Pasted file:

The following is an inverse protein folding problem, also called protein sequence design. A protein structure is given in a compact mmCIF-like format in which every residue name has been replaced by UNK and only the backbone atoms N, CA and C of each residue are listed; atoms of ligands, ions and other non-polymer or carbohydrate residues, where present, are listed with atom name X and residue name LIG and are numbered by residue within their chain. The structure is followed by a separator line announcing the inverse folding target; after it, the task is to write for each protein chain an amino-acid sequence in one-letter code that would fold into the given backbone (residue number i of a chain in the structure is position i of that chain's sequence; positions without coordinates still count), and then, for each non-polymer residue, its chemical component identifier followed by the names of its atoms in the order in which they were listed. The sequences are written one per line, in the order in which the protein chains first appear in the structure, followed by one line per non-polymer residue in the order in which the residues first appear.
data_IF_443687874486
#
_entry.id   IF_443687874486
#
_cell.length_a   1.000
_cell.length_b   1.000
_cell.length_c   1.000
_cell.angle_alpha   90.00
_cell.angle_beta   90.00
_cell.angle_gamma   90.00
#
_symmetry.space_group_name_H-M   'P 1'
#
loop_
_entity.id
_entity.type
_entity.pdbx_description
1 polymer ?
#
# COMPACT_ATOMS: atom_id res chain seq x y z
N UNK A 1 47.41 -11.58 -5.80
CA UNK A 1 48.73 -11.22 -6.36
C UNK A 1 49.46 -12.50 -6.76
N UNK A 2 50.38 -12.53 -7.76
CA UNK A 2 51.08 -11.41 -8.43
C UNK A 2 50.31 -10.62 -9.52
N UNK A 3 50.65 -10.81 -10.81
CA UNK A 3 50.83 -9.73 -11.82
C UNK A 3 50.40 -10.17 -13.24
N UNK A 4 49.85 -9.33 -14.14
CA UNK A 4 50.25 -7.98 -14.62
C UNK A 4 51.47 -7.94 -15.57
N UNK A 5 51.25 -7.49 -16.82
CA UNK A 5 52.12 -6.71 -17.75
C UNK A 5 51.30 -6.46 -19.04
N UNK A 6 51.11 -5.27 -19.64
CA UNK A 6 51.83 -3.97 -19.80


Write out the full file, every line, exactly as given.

The following is an inverse protein folding problem, also called protein sequence design. A protein structure is given in a compact mmCIF-like format in which every residue name has been replaced by UNK and only the backbone atoms N, CA and C of each residue are listed; atoms of ligands, ions and other non-polymer or carbohydrate residues, where present, are listed with atom name X and residue name LIG and are numbered by residue within their chain. The structure is followed by a separator line announcing the inverse folding target; after it, the task is to write for each protein chain an amino-acid sequence in one-letter code that would fold into the given backbone (residue number i of a chain in the structure is position i of that chain's sequence; positions without coordinates still count), and then, for each non-polymer residue, its chemical component identifier followed by the names of its atoms in the order in which they were listed. The sequences are written one per line, in the order in which the protein chains first appear in the structure, followed by one line per non-polymer residue in the order in which the residues first appear.
data_IF_443687874486
#
_entry.id   IF_443687874486
#
_cell.length_a   1.000
_cell.length_b   1.000
_cell.length_c   1.000
_cell.angle_alpha   90.00
_cell.angle_beta   90.00
_cell.angle_gamma   90.00
#
_symmetry.space_group_name_H-M   'P 1'
#
loop_
_entity.id
_entity.type
_entity.pdbx_description
1 polymer ?
#
# COMPACT_ATOMS: atom_id res chain seq x y z
N UNK A 1 47.41 -11.58 -5.80
CA UNK A 1 48.73 -11.22 -6.36
C UNK A 1 49.46 -12.50 -6.76
N UNK A 2 50.38 -12.53 -7.76
CA UNK A 2 51.08 -11.41 -8.43
C UNK A 2 50.31 -10.62 -9.52
N UNK A 3 50.65 -10.81 -10.81
CA UNK A 3 50.83 -9.73 -11.82
C UNK A 3 50.40 -10.17 -13.24
N UNK A 4 49.85 -9.33 -14.14
CA UNK A 4 50.25 -7.98 -14.62
C UNK A 4 51.47 -7.94 -15.57
N UNK A 5 51.25 -7.49 -16.82
CA UNK A 5 52.12 -6.71 -17.75
C UNK A 5 51.30 -6.46 -19.04
N UNK A 6 51.11 -5.27 -19.64
CA UNK A 6 51.83 -3.97 -19.80